No-Fly Doesn’t Fly

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Image by claude.attard.bezzina via Flickr

There’s a very strong moral argument for sending the military into Libya. In fact, it’s fairly common knowledge that the Special Air Service and Special Boat Service are already operating within the country. Ostensibly, they’re there to rescue any remaining UK citizens, but they’re probably also engaged in reconnaissance work for any future military activity in Libya and  setting up stores of weaponry and equipment.

Libya is now a few weeks into what is essentially a civil war. Libyan men, women and children are suffering and the Gaddafi regime is killing those who oppose it. Former Labour special adviser Paul Richards makes a convincing case here for David Cameron to act now by mounting a no-fly zone over key parts of Libya.

A no-fly zone is a very simple and visible gesture of support from the west to the people of Libya. It would mean Cameron would be seen  doing something positive after the weeks of indecision and errors as the middle-eastern crises unfolded. But how effective would it be, and is it really the right thing to do?

Making the moral case is very simple. People are being hurt and killed and we should try to stop that. But the strategic argument for operations to deny flight are less clear. The ruling regime’s airpower has not been decisive in the battles taking place. The  Libyan airforce has flown very few sorties. That could be because the rebels have deployed a lot of anti-aircraft gunnery and it’s keeping the airforce grounded or it could be a sign that there is a shortage of aviation fuel in the country.

Whatever the reason for the lack of flights, that sparsity has meant that a majority of the raids have been confined to bombing their own ammunitions dumps to prevent them falling into rebel hands, and to tactical bombing in support of the offensive along the main road from Tripoli to Benghazi.

A no-fly zone will undoubtedly cause some degradation of Gaddafi’s airpower and therefore curtail a certain amount of civilian suffering on the ground as well as  indirectly aiding the rebels. On the other hand, the west needs to remember the maxim that it’s easy to go in to a conflict, difficult to get out. In 1993, NATO instigated a no-fly zone over Bosnian airspace and then very quickly found themselves getting mired in a war they didn’t want.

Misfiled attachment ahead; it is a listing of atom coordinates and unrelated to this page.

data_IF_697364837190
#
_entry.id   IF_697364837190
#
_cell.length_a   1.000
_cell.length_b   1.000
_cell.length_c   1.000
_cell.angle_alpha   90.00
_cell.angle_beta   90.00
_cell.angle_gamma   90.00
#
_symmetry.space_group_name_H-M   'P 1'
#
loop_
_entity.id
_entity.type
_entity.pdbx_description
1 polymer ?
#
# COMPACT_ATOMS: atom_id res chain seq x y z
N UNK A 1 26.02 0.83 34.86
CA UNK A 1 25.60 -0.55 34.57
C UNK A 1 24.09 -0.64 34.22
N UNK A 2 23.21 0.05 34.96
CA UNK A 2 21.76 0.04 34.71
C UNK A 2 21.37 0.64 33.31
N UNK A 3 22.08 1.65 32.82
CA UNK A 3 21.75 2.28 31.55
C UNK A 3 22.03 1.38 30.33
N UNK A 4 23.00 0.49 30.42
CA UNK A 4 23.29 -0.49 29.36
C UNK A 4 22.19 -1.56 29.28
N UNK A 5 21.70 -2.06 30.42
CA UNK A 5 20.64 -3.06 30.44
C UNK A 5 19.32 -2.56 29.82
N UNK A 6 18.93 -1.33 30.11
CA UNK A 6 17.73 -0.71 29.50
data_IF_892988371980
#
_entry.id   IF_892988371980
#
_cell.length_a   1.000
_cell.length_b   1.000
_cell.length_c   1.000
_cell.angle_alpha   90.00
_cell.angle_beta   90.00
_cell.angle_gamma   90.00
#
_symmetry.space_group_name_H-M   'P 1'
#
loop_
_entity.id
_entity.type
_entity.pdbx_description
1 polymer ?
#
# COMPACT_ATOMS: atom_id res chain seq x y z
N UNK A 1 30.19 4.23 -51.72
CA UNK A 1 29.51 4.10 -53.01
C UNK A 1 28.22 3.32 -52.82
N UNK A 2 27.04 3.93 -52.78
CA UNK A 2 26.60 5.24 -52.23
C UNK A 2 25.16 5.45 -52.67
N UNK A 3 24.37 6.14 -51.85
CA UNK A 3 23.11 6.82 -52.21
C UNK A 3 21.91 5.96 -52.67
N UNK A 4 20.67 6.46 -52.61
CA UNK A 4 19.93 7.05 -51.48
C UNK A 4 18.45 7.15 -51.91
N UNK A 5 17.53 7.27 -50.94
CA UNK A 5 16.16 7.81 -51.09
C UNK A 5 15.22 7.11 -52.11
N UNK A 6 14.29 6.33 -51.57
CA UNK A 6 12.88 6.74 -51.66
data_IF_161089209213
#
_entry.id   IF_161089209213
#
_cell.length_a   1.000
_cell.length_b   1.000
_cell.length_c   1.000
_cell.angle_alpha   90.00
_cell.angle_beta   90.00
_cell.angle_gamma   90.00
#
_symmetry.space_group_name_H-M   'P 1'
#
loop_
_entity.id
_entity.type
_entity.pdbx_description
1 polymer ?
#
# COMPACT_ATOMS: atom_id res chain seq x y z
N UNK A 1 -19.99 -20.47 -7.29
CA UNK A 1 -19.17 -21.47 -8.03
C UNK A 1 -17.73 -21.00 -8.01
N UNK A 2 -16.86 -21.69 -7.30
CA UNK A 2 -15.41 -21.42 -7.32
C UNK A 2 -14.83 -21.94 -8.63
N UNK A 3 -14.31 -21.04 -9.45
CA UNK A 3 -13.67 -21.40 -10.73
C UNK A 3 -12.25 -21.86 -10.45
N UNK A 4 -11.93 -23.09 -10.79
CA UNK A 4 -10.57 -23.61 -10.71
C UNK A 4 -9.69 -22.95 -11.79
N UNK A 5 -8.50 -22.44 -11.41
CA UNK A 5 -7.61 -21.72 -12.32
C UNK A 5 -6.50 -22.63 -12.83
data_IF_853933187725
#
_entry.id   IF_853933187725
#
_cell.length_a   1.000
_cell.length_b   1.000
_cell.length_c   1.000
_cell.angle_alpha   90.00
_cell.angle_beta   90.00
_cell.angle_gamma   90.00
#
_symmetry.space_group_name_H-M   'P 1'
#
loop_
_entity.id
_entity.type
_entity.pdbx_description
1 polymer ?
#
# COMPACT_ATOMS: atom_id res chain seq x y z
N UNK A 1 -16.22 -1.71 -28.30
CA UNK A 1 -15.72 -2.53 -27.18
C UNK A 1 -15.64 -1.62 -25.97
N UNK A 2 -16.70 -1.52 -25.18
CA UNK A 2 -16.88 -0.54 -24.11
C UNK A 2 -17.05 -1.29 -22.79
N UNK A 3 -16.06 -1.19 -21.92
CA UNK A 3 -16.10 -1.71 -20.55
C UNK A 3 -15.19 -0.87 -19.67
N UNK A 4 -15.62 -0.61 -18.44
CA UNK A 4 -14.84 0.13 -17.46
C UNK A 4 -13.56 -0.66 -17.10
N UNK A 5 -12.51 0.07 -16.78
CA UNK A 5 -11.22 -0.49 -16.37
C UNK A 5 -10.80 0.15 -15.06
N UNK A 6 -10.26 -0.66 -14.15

It’s true that NATO (not, you should note, the UK on it’s own) could find enough fast jets to enforce a no-fly zone as they did in Bosnia. But Bosnia is the size of Wales and Libya is 35 times larger than that.  The mediterranean bases which would be the nearest NATO could use are much further away from Libya than they were from the Balkans.

That would necessitate a much higher demand for ‘enabling’ aircraft. That would include intelligence-gathering planes, search and rescue, and air-to-air refuelling craft. All the aircraft that you will remember Cameron’s government cutting not too long ago. However, it’s quite clear that even multiple countries like a NATO alliance would find it very difficult indeed to provide adequate enabling craft without taking them from other theatres of operation such as Afghanistan.

From a diplomatic point of view, if the UN pass a no-fly zone resolution and NATO enforce it, Gaddafi is likely to contest any such no-fly zone by using the narrative that the west is attacking Libya and that strengthens him politically. The only way to really make this intervention work is to gain active participation from the airforces of Islamic and Arabic nations and William Hague must work to this end.

A difficulty there is that, inevitably, the debate over use of our military is framed, to some extent, by the ‘liberal intervention’ into Iraq by Tony Blair and may well make people more reluctant than they might have been in the past, particularly in the arab and muslim world of which Libya is a major player. At the same time, is fighting the last war the best way to deal with the Libyan crisis? History shows we intervened too late in Bosnia and could have made a huge difference if we had intervened in Rwanda at all.

Another consideration for any intervening nations is to just what degree should international action be impartial? Gaddafi’s regime should clearly be removed but the UN would want to remain as impartial as possible. If such a war were to continue for any length of time in Libya, then the fluidity of the situation would inevitably bring humanitarian crises in Gaddafi controlled areas as well as other parts of the country. There’s also an increasing likelihood of war crimes on either side of the conflict as time passes.

In an organisation like NATO or even the UN, impartiality would not be easy to maintain in a civil war. Individual member states, such as the United States, have a habit of arming and training one side or another as they did in the three-way civil war in former-Yugoslavia,  where the UN was apparently impartial.

All of these considerations should be weighed up before engaging in more liberal intervention despite the deaths and suffering of the Libyan people. Personally, having thought these things over, I’m convinced we need to help the Libyans but I’m not convinced yet another no-fly zone is the best way to do it.

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